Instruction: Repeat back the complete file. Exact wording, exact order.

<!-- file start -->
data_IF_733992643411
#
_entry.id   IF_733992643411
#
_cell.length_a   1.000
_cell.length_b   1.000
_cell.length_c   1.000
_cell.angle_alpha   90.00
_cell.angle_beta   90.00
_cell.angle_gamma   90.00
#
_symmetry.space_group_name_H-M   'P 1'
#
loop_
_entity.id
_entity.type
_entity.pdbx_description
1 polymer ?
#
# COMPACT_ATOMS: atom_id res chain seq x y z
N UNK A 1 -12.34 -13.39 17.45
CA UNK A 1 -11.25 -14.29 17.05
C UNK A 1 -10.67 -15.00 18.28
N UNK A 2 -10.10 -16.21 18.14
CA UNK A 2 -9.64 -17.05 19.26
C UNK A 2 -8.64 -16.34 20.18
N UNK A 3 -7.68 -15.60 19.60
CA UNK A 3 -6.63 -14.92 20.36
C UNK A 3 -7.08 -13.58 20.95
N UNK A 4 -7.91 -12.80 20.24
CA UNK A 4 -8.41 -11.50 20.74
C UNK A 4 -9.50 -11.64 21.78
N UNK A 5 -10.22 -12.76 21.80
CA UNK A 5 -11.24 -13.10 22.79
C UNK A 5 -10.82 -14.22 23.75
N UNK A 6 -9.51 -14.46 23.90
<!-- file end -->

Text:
data_IF_733992643411
#
_entry.id   IF_733992643411
#
_cell.length_a   1.000
_cell.length_b   1.000
_cell.length_c   1.000
_cell.angle_alpha   90.00
_cell.angle_beta   90.00
_cell.angle_gamma   90.00
#
_symmetry.space_group_name_H-M   'P 1'
#
loop_
_entity.id
_entity.type
_entity.pdbx_description
1 polymer ?
#
# COMPACT_ATOMS: atom_id res chain seq x y z
N UNK A 1 -12.34 -13.39 17.45
CA UNK A 1 -11.25 -14.29 17.05
C UNK A 1 -10.67 -15.00 18.28
N UNK A 2 -10.10 -16.21 18.14
CA UNK A 2 -9.64 -17.05 19.26
C UNK A 2 -8.64 -16.34 20.18
N UNK A 3 -7.68 -15.60 19.60
CA UNK A 3 -6.63 -14.92 20.36
C UNK A 3 -7.08 -13.58 20.95
N UNK A 4 -7.91 -12.80 20.24
CA UNK A 4 -8.41 -11.50 20.74
C UNK A 4 -9.50 -11.64 21.78
N UNK A 5 -10.22 -12.76 21.80
CA UNK A 5 -11.24 -13.10 22.79
C UNK A 5 -10.82 -14.22 23.75
N UNK A 6 -9.51 -14.46 23.90